suzysclanadded this on 15 May 2010

sandrawaite2001originally submitted this to Jacobs on 4 May 2010

picture of home and stoy posted at

in 1675 JOSEPH GILLETT (1641-1675) inventory was presented at the Hampshire Probate Court...." land in Derefield viz two homelotts"......Gillett was killed at Bloody Brook, 1675......

in 1700 sold to SAMUEL CARTER (1665-1728), whom Sheldon

(historian) said was probably born in London......CARTER moved to Hartford and his redeemed son, Ebenezer ( 1697-1774 ) was bought by SAMUEL ALLEN (1684-1728) 1705 in 1711 SAMUEL BARNARD ((1684-1762), bought the house, moved to Salem about 1720, and in his will he gave the house to his nephew Joseph Barnard (1717-1785)

This goes on a bit............

As I said before, any ancestor of the Deerfield settlers, should get this book.....FAMILY AND LANDSCAPE, DEERFIELD HOMELOTS FROM 1671 by Susan McGowan and Amelia F. Miller....which can be ordered through the Deerfield Museum Store................

suzysclanadded this on 15 May 2010

Joseph Gillet /Gillett

b. 25 July 1641 Windsor, CT

d. 18 Sep. 1675 Deerfield, MA (killed in Bloody Brook Massacre)

m. Elizabeth Hawks/ Hawkes 4 Nov. 1663 Hadley, MA

b. 10 Jan. 1647 Windsor, Hartford, CT

d. 11 Oct. 1681 Bloody Brook, Deerfield, Franklin, MA

"GILLETT, or JELLETT, ...(4945v) JOSEPH, Windsor, br. of ((4945ii) Jonathan). m. 1664, (1220[2]) Elizabeth Hawks, had Joseph, b. 2 Nov. 1664; Elizabeth 12 June 1666; Mary, 10 Sept. 1667; Jonathan, 11 Aug. 1669; John, 10 June 1671; Nathaniel, 4 May 1673; Hannah, 30 Jan. 1675; was k. by the Ind. with Capt. Lathrop and flower of Essex, 18 Sept. 1675, d. young."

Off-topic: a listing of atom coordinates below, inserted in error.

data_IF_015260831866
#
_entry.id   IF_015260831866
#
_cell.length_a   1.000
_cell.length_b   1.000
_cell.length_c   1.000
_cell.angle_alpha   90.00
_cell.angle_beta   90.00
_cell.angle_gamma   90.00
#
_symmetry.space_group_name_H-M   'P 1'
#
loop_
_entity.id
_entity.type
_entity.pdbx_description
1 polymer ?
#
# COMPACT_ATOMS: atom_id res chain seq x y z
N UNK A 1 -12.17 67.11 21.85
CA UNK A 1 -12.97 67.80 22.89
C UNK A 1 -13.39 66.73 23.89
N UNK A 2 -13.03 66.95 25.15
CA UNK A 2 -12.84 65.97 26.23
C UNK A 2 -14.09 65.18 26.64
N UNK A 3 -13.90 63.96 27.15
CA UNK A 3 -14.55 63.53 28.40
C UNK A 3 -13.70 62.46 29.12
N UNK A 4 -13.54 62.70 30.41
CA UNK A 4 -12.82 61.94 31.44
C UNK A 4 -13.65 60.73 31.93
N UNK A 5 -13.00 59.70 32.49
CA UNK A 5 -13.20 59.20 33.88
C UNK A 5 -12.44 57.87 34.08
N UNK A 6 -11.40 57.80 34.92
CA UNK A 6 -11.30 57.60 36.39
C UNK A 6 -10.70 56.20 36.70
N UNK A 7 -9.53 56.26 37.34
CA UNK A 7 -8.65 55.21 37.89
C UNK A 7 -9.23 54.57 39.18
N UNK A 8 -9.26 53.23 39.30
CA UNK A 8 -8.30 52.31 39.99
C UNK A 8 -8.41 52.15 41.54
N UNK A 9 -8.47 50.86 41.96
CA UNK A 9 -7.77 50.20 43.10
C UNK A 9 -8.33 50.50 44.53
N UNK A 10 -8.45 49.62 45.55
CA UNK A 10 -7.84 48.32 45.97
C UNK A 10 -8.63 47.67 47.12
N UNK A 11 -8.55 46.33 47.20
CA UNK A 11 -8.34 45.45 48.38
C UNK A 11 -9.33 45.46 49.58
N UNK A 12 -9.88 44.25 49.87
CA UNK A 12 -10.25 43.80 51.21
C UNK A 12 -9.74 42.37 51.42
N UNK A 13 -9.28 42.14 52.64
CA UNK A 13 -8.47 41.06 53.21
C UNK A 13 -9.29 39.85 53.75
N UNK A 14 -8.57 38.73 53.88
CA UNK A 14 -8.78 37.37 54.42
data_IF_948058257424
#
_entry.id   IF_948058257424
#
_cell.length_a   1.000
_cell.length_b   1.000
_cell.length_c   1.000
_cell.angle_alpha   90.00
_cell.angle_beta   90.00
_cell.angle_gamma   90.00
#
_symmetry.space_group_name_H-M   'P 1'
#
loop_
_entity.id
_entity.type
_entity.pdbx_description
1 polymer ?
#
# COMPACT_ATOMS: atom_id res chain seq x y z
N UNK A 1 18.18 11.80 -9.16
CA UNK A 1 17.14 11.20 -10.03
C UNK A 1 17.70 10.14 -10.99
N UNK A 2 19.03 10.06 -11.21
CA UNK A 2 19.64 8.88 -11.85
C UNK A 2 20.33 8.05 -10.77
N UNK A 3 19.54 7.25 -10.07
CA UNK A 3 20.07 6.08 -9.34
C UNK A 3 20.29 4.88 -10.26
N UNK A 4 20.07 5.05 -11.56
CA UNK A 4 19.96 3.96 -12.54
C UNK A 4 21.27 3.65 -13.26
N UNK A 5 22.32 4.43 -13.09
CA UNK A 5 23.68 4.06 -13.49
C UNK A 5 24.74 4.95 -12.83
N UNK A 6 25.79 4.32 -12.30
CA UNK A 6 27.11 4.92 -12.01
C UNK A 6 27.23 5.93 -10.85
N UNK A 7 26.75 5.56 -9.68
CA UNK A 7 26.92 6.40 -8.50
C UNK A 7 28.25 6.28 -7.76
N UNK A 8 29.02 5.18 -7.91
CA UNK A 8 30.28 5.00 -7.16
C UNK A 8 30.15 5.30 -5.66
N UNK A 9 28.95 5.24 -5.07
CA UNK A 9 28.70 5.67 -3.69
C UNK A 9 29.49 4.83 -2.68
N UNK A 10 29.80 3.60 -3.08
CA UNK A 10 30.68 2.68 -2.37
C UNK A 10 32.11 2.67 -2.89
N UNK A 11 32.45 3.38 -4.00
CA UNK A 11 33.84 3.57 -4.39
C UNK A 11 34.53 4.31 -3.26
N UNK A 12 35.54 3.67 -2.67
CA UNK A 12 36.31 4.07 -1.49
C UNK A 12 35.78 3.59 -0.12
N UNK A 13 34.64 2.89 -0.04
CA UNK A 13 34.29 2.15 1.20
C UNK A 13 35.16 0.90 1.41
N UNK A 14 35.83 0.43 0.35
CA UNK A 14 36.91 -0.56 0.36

-- James Savage

For Bloody Brook massacre see

One of the earliest settlers of the village of Deerfield, Hampshire County, Massachusetts Bay Colony (Deerfield is now in Franklin County).

Joseph Gillette (Sr.) was a teamster killed at Bloody Brook. The teamsters were hauling grain to storage, under the protection of Captain Thomas Lothrop and his soldiers.

"Joseph Gillett was made freeman in [Windsor, Connecticut] 8 Oct. 1668 and is again so listed there 11 Oct. 1669. The births of his seven children are recorded there and the deaths of two. . . . While the Windsor birth records of all seven children suggest that the young family did not move to new-town Deerfield until the spring of 1675, Joseph was financially interested in the projective settlement by 1673." —NEHGR

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Joseph Gillett's Timeline

July 25, 1641
Windsor, Hartford County, Connecticut Colony, (Present USA)
July 25, 1641
Windsor, Hartford County, Connecticut Colony, (Present USA)
July 25, 1641
Windsor, Hartford, Connecticut
July 25, 1641
Windsor, Hartford, Connecticut
July 25, 1641
Windsor, Hartford, Conn.
July 25, 1641
Winsor, Hartford, Conn
July 25, 1641
Windsor, Hartford, Connecticut
July 25, 1641
Windsor, Hartford, Connecticut
November 20, 1664
Age 23
Simsbury, Hartford, Connecticut, United States